Digital Servitization has caught the imagination of many researchers and thought leaders. Indeed we have featured articles recently on “THE COMPETENCES FOR DIGITAL SERVITIZATION: A SURVEY ON ITALIAN COMPANIES” recently presented at ASAP, as well a recent exploration of “What is Digital Servitization” in Field Service News by Dr Christian Kowalkowski.

So we thought we would share Si2’s take on Digital Servitisation based on an Executive paper which was accepted for presentation at the excellent Spring Servitization Conference run held this week at  Linköping, Sweden.  Unfortunately neither Harald Wassermann or myself could attend to present our ideas due to other business commitments, but here is our paper, which is a summary  of ideas we have been developing for the past 18 months in various articles.



The increased accessibility of digital technologies is accelerating the shift from product to service led growth strategies. Yet many leaders find it difficult to get started or are disappointed with the results of their digital investments.

Our observation is that much the thought leadership on digital service led has been undertaken by solution providers or ‘technology pundits’ with little understanding of the practical realities of making their visions real. This has led to an over emphasis on technology and jargon which has confused business leaders.

We decided to address this issue through an experiential programme of reflection and discussion with successful companies, as well as our own experiences as service business leaders. We wanted to see if there was a common theme in the thinking of practitioners who had successfully leveraged digital technologies to either create revenues or reduce costs.


This review, while not a robust research project, did produce extremely consistent results in two areas:

  1. Practitioners always start with a detailed almost obsessional understanding of the ‘Business Problem’. The same observation is true, whether it be for internal processes improvement or revenue generation.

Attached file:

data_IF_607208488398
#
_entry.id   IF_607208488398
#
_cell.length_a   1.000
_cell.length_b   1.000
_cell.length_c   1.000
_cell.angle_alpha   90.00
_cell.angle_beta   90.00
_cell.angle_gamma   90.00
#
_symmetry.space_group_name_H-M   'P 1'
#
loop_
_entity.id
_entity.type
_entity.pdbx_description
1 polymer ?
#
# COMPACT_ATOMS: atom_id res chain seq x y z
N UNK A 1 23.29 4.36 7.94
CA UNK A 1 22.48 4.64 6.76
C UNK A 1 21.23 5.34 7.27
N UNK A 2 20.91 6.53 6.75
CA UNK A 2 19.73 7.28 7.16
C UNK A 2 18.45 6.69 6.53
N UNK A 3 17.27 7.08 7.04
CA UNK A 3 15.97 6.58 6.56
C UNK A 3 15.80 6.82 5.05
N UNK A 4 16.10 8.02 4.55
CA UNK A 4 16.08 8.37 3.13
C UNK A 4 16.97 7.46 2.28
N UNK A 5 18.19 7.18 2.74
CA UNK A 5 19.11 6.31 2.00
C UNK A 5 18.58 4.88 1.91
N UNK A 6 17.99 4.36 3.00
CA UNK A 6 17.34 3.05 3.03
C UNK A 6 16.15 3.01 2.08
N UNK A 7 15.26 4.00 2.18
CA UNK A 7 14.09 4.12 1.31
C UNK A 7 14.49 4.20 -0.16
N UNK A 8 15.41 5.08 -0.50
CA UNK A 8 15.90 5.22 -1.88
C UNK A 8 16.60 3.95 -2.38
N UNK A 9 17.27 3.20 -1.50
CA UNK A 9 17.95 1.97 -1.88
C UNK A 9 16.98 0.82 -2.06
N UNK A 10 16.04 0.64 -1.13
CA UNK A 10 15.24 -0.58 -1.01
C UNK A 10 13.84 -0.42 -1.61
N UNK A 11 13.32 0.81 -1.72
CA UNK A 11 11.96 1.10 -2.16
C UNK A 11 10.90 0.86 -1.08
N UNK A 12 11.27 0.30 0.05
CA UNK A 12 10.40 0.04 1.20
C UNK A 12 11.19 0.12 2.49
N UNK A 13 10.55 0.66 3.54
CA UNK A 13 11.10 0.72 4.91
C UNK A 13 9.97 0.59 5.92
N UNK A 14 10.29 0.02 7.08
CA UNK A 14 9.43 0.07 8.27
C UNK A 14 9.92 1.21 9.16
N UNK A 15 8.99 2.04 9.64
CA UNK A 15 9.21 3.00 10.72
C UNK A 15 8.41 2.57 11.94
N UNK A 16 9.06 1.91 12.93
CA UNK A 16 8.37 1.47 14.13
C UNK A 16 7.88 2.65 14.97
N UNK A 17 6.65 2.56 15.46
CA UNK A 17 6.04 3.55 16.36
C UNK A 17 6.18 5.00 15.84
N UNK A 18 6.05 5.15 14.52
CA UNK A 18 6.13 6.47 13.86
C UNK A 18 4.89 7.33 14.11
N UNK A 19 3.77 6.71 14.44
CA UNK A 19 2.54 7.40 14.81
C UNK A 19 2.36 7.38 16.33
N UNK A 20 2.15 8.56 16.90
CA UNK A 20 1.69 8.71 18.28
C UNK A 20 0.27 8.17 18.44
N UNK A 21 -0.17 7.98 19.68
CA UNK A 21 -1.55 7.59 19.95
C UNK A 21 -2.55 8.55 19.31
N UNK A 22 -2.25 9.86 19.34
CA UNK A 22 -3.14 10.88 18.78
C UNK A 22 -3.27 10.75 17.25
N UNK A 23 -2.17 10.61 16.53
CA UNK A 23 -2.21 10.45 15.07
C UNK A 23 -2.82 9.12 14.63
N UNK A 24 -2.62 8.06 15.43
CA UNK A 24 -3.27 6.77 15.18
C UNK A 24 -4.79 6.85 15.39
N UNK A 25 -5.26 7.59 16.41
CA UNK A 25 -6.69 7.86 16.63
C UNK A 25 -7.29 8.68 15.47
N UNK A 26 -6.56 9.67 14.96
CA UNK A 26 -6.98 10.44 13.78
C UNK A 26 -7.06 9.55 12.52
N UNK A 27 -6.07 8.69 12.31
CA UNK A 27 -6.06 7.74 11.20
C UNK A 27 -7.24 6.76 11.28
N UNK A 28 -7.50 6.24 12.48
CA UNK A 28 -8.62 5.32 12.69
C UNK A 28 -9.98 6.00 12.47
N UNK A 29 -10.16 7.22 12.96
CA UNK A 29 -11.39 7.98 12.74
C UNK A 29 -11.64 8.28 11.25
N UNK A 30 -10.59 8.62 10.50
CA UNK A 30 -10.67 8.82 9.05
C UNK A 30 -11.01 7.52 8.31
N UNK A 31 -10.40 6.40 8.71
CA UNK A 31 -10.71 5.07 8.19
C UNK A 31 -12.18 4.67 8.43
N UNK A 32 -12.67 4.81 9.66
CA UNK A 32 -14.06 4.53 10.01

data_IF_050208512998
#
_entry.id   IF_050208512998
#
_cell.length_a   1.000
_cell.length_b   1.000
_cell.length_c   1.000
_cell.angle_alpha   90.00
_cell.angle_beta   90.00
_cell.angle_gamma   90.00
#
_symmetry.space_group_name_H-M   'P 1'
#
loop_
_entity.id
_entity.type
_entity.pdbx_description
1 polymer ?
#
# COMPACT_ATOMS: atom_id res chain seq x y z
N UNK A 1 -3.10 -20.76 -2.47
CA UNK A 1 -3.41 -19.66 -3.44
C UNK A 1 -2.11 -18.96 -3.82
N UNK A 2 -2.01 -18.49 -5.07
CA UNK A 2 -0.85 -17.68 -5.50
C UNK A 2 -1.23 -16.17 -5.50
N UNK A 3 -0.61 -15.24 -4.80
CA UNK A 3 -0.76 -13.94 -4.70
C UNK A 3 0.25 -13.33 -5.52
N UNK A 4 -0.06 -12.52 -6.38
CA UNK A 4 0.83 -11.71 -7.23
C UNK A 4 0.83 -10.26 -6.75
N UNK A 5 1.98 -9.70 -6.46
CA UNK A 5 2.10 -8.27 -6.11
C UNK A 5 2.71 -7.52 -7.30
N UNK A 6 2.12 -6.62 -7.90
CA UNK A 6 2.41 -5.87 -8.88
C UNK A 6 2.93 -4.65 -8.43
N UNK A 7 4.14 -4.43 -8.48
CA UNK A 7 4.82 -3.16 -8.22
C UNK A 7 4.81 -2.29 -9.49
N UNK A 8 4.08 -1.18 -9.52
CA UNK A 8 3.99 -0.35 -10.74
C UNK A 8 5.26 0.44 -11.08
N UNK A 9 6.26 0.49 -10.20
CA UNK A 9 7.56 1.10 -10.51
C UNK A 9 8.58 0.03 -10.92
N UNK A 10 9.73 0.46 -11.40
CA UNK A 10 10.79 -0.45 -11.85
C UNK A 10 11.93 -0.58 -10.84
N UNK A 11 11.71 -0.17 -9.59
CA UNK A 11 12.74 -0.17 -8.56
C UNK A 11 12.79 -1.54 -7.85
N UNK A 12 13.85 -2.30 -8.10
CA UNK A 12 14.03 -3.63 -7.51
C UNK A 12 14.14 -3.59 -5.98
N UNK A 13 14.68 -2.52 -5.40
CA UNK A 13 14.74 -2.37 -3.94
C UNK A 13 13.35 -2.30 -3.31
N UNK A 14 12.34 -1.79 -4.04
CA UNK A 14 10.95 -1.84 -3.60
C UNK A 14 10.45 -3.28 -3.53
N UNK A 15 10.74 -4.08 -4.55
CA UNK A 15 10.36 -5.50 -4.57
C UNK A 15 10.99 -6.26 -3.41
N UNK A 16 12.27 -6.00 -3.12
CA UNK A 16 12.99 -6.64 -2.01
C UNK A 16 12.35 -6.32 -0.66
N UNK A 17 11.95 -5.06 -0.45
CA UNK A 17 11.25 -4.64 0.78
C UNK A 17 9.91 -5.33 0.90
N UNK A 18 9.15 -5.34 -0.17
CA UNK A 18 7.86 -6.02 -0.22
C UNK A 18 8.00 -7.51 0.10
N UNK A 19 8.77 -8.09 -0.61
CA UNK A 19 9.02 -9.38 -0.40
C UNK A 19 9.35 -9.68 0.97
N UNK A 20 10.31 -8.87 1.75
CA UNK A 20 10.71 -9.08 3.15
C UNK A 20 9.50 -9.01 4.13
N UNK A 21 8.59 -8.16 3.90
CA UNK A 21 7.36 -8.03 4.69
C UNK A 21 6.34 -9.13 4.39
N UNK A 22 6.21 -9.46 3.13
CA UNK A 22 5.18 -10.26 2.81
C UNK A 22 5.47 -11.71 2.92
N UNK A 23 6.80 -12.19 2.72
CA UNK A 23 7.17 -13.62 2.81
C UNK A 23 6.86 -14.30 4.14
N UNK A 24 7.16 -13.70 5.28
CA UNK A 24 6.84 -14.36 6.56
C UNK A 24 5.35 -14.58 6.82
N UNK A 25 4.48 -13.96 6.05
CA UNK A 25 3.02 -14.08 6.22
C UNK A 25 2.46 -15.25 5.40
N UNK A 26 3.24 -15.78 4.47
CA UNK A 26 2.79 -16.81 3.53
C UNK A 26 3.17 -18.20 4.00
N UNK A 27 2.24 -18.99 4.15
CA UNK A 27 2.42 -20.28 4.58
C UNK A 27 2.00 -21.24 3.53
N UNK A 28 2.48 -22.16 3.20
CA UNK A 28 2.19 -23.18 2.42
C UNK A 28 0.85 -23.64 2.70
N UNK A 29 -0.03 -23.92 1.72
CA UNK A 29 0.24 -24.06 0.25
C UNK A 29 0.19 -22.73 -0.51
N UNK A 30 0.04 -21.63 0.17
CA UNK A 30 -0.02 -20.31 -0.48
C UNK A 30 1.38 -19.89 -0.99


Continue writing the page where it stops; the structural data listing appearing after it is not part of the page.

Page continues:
2. The digital solutions they develop are generally based on well-established infrastructure such as ERP, CRM, Service Management or IoT/Connectivity. What has really evolved is the use of analytical, storage and transmission capabilities that enable the significant integration and re-engineering of business processes or new routes to market possible.

This is a very different story from that of solution providers and indeed many policy makers, where the focus is on technology, platforms and skill sets. It indicates to us that to speed up the adoption of Digital Servitisation, companies should focus on creating organisations with a solution focused culture that have the creativity and nous to dissect how digital technology impacts processes whether they be internal operations, within the customer or at the interface between customer and supplier.

Slowly we are seeing thought leaders concentrating more on business problems as a start point, however the thinking falls well short of understanding value within the customer and industry supply chain. Without this change in emphasis, adoption of Digital and to a lesser extent Servitisation is likely to be disappointing.


  • Mindset: We concluded that many leaders are being seduced by the language of Digitalisation and Servitisation, losing sight that the key to business success is to deliver value to customers that makes them or their customers more profitable. Finding the profit pools in the industry value chain that will pay for the investment is key to success. However, this is not the sole strategy. Successful companies also experiment with technology in small pilots, understanding the boundaries and evolving their thinking on value liberation.Indeed, our second observation is that many ‘successful’ businesses are further along the process of digitalisation than they believe but lack the vision and determination to take it a step further. Their key challenge is a lack of insight into how data impacts revenue and margin growth. Then the investment priorities into business systems and analytics tools to achieve results.
  • Reducing Back-Office costs: The vast majority of business have begun the Back-Office Digitalisationjourney to improve margins by deploying IT tools such as Service Management, CRM and ERP, that enable process automation. Generally, there are two aspects to consider in terms of system & process development:
    1. To enable Customer Management, making customer data transparent and so breaking down silos.
    2. Enable Business Process Automation: reducing cost and often leading to improved customer experience.